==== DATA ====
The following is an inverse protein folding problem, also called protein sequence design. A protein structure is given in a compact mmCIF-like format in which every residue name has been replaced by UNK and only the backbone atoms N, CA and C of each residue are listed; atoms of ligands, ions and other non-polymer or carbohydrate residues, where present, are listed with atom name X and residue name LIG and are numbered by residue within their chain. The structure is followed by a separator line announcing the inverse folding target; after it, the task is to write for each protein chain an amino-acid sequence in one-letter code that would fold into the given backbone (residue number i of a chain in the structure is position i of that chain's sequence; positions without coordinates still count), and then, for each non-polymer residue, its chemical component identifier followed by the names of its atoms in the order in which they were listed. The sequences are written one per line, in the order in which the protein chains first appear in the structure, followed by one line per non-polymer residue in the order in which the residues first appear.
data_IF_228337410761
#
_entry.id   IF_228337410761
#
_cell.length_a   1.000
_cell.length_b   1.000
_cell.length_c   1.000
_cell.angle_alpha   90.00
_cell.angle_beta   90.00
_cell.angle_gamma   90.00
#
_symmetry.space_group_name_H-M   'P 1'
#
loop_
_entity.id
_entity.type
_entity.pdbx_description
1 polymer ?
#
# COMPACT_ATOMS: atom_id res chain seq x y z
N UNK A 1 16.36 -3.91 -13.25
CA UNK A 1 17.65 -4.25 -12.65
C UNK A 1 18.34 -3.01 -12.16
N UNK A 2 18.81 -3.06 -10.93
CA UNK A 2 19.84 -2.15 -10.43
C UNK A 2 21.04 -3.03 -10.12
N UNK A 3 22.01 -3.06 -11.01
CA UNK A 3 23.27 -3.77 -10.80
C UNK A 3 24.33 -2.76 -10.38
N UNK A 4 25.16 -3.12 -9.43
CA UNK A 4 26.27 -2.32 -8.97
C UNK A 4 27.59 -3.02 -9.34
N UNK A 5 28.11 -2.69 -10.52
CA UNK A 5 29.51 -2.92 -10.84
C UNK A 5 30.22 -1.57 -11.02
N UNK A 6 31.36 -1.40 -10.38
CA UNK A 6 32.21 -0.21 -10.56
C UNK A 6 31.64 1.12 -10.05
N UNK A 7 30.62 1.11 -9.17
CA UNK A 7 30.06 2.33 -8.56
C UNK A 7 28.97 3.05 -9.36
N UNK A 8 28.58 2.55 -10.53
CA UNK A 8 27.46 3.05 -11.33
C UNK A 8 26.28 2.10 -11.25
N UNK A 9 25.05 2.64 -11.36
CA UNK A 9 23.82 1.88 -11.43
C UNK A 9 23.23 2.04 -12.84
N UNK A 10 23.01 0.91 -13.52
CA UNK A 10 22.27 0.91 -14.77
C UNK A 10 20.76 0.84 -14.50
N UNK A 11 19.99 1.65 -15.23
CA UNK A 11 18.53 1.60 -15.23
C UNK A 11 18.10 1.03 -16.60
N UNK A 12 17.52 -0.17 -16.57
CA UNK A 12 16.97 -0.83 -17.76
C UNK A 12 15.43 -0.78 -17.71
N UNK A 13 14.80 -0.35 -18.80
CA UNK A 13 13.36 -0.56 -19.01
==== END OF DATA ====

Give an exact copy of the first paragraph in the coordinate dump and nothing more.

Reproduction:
The following is an inverse protein folding problem, also called protein sequence design. A protein structure is given in a compact mmCIF-like format in which every residue name has been replaced by UNK and only the backbone atoms N, CA and C of each residue are listed; atoms of ligands, ions and other non-polymer or carbohydrate residues, where present, are listed with atom name X and residue name LIG and are numbered by residue within their chain. The structure is followed by a separator line announcing the inverse folding target; after it, the task is to write for each protein chain an amino-acid sequence in one-letter code that would fold into the given backbone (residue number i of a chain in the structure is position i of that chain's sequence; positions without coordinates still count), and then, for each non-polymer residue, its chemical component identifier followed by the names of its atoms in the order in which they were listed. The sequences are written one per line, in the order in which the protein chains first appear in the structure, followed by one line per non-polymer residue in the order in which the residues first appear.